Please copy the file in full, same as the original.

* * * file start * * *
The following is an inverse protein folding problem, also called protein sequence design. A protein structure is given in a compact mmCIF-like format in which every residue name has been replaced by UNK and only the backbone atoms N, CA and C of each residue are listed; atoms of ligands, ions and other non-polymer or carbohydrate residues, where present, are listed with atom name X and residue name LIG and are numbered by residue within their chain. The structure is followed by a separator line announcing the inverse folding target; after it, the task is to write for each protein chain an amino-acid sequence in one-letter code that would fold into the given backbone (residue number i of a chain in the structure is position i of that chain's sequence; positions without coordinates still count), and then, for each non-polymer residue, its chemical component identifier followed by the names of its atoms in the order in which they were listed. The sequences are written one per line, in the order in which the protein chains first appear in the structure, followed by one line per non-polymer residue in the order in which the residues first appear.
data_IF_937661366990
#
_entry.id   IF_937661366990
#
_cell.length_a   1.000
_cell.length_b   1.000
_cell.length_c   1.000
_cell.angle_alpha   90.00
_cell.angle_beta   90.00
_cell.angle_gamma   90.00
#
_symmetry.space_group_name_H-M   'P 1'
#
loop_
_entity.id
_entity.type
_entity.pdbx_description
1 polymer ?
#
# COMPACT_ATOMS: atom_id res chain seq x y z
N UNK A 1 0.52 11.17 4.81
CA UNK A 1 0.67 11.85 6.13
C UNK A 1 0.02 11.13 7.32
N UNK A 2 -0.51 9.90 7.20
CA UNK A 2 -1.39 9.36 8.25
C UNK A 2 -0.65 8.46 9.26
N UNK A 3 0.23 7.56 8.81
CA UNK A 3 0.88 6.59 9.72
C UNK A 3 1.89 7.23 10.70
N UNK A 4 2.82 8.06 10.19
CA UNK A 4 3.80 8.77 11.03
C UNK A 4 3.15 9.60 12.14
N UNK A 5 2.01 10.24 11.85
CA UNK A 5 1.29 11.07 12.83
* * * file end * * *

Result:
The following is an inverse protein folding problem, also called protein sequence design. A protein structure is given in a compact mmCIF-like format in which every residue name has been replaced by UNK and only the backbone atoms N, CA and C of each residue are listed; atoms of ligands, ions and other non-polymer or carbohydrate residues, where present, are listed with atom name X and residue name LIG and are numbered by residue within their chain. The structure is followed by a separator line announcing the inverse folding target; after it, the task is to write for each protein chain an amino-acid sequence in one-letter code that would fold into the given backbone (residue number i of a chain in the structure is position i of that chain's sequence; positions without coordinates still count), and then, for each non-polymer residue, its chemical component identifier followed by the names of its atoms in the order in which they were listed. The sequences are written one per line, in the order in which the protein chains first appear in the structure, followed by one line per non-polymer residue in the order in which the residues first appear.
data_IF_937661366990
#
_entry.id   IF_937661366990
#
_cell.length_a   1.000
_cell.length_b   1.000
_cell.length_c   1.000
_cell.angle_alpha   90.00
_cell.angle_beta   90.00
_cell.angle_gamma   90.00
#
_symmetry.space_group_name_H-M   'P 1'
#
loop_
_entity.id
_entity.type
_entity.pdbx_description
1 polymer ?
#
# COMPACT_ATOMS: atom_id res chain seq x y z
N UNK A 1 0.52 11.17 4.81
CA UNK A 1 0.67 11.85 6.13
C UNK A 1 0.02 11.13 7.32
N UNK A 2 -0.51 9.90 7.20
CA UNK A 2 -1.39 9.36 8.25
C UNK A 2 -0.65 8.46 9.26
N UNK A 3 0.23 7.56 8.81
CA UNK A 3 0.88 6.59 9.72
C UNK A 3 1.89 7.23 10.70
N UNK A 4 2.82 8.06 10.19
CA UNK A 4 3.80 8.77 11.03
C UNK A 4 3.15 9.60 12.14
N UNK A 5 2.01 10.24 11.85
CA UNK A 5 1.29 11.07 12.83